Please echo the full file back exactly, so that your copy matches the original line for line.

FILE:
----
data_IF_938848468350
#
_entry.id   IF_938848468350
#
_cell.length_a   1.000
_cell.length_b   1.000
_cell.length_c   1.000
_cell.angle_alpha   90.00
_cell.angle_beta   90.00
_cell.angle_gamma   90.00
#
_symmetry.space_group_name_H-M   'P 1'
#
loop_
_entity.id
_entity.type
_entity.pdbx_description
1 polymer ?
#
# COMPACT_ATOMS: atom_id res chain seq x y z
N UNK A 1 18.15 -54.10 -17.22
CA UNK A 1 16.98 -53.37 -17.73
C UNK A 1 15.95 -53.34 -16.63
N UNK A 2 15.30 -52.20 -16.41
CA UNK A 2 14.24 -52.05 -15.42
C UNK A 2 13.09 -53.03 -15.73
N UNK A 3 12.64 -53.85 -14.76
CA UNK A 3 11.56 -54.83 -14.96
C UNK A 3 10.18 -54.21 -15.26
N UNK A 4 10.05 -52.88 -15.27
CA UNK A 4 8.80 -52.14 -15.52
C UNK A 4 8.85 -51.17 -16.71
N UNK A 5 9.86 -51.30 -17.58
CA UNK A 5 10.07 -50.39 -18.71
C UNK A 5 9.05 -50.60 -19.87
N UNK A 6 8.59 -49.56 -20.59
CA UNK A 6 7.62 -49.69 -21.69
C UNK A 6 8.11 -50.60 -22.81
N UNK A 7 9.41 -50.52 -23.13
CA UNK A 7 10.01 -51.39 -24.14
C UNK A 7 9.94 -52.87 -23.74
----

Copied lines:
data_IF_938848468350
#
_entry.id   IF_938848468350
#
_cell.length_a   1.000
_cell.length_b   1.000
_cell.length_c   1.000
_cell.angle_alpha   90.00
_cell.angle_beta   90.00
_cell.angle_gamma   90.00
#
_symmetry.space_group_name_H-M   'P 1'
#
loop_
_entity.id
_entity.type
_entity.pdbx_description
1 polymer ?
#
# COMPACT_ATOMS: atom_id res chain seq x y z
N UNK A 1 18.15 -54.10 -17.22
CA UNK A 1 16.98 -53.37 -17.73
C UNK A 1 15.95 -53.34 -16.63
N UNK A 2 15.30 -52.20 -16.41
CA UNK A 2 14.24 -52.05 -15.42
C UNK A 2 13.09 -53.03 -15.73
N UNK A 3 12.64 -53.85 -14.76
CA UNK A 3 11.56 -54.83 -14.96
C UNK A 3 10.18 -54.21 -15.26
N UNK A 4 10.05 -52.88 -15.27
CA UNK A 4 8.80 -52.14 -15.52
C UNK A 4 8.85 -51.17 -16.71
N UNK A 5 9.86 -51.30 -17.58
CA UNK A 5 10.07 -50.39 -18.71
C UNK A 5 9.05 -50.60 -19.87
N UNK A 6 8.59 -49.56 -20.59
CA UNK A 6 7.62 -49.69 -21.69
C UNK A 6 8.11 -50.60 -22.81
N UNK A 7 9.41 -50.52 -23.13
CA UNK A 7 10.01 -51.39 -24.14
C UNK A 7 9.94 -52.87 -23.74